There’s a reason why thermal imaging technology is widely used by the military and law enforcement agencies the world over and is a staple in action movies, with bad guys on the run unable to evade capture.
Irrespective of outside temperature, thermal imaging technology senses the photons produced as heat leaves our bodies, creating technicolour signs of human life.
But the key to translating body heat into power lies not in the heat per se, but in harnessing the difference between the temperature of the body and the surrounding environment. Thermal energy works using two tiny metal plates (electrodes) situated on either side of a material that can conduct an electric current.
Our body temperature is very stable – between 36 and 38 degrees – and as long as there is a difference of more than five degrees between the electrode that is in contact with the skin and the outside temperature, a current can be created.
Professor Chen demonstrates the theory using a small handheld square of plastic, containing two electrodes. The heat from the palm of his hand on contact with one side of the plastic is enough to instantly power a small globe attached by a wire.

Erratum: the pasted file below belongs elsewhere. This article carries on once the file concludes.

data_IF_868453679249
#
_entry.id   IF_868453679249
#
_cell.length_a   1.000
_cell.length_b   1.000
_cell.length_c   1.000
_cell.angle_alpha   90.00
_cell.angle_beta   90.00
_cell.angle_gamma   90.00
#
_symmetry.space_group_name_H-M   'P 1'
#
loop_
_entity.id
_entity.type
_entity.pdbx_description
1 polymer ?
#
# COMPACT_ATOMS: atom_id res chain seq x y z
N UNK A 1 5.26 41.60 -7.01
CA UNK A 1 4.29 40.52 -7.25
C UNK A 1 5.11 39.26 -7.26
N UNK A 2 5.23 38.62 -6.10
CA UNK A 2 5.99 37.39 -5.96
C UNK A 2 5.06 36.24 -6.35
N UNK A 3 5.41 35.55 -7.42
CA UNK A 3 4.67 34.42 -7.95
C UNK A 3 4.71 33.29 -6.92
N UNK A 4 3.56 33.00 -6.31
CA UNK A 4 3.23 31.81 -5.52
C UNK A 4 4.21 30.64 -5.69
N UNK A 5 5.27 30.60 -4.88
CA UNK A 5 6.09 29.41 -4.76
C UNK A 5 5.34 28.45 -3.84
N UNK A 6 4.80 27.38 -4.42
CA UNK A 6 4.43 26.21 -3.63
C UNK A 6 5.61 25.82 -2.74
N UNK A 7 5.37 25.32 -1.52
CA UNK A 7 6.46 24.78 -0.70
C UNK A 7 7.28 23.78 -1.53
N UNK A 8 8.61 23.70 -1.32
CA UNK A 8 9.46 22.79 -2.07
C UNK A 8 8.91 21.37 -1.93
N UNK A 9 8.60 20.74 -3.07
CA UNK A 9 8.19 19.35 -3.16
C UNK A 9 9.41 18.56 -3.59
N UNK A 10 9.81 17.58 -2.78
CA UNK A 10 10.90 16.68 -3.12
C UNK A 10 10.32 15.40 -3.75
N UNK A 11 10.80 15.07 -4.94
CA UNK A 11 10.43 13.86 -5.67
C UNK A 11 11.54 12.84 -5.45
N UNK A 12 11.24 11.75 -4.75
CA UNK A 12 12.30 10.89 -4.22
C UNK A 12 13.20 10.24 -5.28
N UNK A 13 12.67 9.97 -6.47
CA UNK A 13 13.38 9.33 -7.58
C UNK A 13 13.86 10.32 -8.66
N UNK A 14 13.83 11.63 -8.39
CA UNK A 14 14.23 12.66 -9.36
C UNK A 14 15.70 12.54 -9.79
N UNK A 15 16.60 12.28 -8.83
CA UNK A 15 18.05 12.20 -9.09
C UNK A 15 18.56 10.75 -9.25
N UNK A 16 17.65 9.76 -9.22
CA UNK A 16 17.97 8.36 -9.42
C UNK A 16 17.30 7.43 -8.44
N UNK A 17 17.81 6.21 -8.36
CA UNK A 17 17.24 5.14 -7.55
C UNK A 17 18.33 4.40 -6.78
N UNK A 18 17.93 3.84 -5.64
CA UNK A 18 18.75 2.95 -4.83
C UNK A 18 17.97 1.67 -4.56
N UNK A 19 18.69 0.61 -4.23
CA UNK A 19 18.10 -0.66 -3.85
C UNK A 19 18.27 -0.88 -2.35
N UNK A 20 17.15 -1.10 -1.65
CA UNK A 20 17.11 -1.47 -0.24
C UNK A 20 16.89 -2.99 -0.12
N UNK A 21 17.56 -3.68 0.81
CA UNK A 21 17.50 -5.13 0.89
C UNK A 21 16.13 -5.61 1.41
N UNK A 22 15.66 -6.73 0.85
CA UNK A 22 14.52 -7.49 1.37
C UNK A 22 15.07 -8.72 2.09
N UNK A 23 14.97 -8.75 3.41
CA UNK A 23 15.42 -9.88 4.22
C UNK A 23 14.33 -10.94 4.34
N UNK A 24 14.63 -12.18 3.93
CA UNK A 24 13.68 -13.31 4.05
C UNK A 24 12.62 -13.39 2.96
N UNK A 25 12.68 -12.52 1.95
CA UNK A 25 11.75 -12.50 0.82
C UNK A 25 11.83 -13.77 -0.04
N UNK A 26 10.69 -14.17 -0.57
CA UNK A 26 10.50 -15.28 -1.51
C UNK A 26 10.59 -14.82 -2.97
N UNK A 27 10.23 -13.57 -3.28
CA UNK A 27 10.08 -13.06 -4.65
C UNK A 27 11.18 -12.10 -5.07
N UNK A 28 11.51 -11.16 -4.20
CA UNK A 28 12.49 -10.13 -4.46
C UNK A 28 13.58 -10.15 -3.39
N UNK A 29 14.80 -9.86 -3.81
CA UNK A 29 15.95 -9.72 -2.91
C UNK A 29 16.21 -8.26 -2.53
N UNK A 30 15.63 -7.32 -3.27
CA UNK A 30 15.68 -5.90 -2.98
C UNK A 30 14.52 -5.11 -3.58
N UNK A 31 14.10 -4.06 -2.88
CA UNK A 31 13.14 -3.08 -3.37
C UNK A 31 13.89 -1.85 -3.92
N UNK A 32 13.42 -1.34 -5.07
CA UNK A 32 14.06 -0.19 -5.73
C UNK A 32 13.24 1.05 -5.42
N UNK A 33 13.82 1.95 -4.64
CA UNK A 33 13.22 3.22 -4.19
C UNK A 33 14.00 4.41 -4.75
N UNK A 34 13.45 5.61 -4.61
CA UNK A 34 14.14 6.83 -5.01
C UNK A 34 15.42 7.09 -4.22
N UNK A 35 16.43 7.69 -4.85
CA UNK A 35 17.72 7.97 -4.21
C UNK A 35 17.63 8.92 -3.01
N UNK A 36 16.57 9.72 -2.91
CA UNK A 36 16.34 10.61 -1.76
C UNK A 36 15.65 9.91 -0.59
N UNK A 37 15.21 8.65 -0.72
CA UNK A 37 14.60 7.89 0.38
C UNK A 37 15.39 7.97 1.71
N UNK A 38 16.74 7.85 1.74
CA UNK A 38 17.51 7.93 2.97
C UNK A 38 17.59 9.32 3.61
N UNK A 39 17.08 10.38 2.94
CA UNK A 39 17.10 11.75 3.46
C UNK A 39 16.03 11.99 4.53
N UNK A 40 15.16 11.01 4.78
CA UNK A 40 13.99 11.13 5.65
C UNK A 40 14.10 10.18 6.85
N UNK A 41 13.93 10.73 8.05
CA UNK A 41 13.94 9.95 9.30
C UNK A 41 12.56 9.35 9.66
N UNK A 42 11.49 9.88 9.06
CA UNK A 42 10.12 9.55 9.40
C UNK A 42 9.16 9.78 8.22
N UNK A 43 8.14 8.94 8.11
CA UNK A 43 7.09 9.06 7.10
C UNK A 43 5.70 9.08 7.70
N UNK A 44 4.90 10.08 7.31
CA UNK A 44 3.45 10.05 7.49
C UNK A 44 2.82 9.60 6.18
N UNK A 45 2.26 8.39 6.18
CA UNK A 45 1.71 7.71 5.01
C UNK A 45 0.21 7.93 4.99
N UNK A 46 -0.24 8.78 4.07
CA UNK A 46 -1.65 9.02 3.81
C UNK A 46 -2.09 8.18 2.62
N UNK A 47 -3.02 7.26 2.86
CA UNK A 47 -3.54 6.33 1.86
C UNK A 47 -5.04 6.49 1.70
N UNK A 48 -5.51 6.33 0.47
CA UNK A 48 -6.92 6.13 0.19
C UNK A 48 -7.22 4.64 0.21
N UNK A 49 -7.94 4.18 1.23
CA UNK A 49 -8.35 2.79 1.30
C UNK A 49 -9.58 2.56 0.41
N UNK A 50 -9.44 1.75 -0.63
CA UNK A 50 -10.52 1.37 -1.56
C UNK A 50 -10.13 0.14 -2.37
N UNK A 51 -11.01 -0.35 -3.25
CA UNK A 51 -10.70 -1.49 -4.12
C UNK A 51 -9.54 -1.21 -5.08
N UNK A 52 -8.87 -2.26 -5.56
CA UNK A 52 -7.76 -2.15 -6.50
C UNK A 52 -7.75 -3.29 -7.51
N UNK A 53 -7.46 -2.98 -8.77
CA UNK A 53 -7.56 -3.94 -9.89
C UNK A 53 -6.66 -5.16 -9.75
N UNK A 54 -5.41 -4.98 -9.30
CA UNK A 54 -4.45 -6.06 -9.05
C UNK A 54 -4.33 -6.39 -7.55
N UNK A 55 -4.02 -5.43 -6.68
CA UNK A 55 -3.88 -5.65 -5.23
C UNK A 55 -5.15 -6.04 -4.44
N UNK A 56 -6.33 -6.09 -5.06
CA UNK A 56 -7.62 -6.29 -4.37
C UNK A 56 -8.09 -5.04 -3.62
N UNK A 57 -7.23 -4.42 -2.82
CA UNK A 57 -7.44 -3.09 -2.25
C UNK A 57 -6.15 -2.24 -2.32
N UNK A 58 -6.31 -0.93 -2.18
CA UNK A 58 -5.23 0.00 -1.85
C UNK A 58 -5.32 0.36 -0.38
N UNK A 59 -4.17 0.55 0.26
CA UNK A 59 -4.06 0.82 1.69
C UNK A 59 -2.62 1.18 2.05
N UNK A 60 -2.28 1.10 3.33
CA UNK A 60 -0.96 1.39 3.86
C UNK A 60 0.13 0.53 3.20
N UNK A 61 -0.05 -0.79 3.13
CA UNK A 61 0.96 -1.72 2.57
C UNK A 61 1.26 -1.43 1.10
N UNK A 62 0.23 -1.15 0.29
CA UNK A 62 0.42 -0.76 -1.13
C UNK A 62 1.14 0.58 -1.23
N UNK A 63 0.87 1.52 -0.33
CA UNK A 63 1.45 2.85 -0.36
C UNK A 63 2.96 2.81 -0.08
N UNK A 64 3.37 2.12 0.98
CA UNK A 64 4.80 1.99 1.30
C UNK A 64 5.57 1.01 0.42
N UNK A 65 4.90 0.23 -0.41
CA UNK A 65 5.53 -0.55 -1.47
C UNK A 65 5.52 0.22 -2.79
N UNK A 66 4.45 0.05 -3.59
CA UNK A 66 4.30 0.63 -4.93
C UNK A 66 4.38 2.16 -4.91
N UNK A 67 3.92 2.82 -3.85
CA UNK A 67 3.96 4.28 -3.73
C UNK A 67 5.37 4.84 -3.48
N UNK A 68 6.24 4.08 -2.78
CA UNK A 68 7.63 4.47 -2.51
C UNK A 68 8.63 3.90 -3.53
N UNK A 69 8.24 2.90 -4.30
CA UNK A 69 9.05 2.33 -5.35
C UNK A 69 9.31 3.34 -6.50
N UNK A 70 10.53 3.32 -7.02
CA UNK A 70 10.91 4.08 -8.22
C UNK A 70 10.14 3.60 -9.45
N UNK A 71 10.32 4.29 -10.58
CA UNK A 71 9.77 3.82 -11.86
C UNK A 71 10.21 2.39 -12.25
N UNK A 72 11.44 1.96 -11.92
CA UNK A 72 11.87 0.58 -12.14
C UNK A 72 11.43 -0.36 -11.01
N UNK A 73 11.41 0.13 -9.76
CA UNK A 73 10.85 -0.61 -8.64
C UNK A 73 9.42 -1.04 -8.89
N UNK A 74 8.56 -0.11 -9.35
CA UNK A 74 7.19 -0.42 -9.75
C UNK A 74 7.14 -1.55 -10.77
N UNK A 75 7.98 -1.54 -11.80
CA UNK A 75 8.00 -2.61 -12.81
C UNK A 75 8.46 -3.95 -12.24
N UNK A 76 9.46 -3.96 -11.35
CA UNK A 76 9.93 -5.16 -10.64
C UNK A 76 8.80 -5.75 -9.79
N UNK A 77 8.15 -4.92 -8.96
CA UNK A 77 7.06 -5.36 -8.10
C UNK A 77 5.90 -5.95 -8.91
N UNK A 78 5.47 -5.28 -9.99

“With heat difference on both sides, you can generate a voltage difference, which means you can generate a current – enough to power small devices,” Professor Chen explains. “Traditional thermal technology has been developed, but it is not being widely used. If we want to employ it for body-heat harvesting, a few scientific and technical barriers need to be addressed first.”
The major challenge is to create a current incorporated in material that is not rigid, but flexible and can bend to the contours of the body. Professor Chen received an Australian Research Council Discovery Project Grant of almost $300,000 for this research, in collaboration with Dr Leigh Aldous, of King’s College London.
“We are working on a biocompatible gel – so that you have something that you can bend and twist and stretch. It could be used directly on the skin, or incorporated into an existing device, such as a layer between your watchstrap and your skin,” Professor Chen says.
Developing a skin patch that can generate power has potential applications in healthcare settings, such as a recharge-free way to monitor the pulse and blood pressure at regular intervals of residents in aged care facilities.
We are working on a biocompatible gel – so that you have something that you can bend and twist and stretch. It could be used directly on the skin, or incorporated into an existing device, such as a layer between your watchstrap and your skin.Professor Jun Chen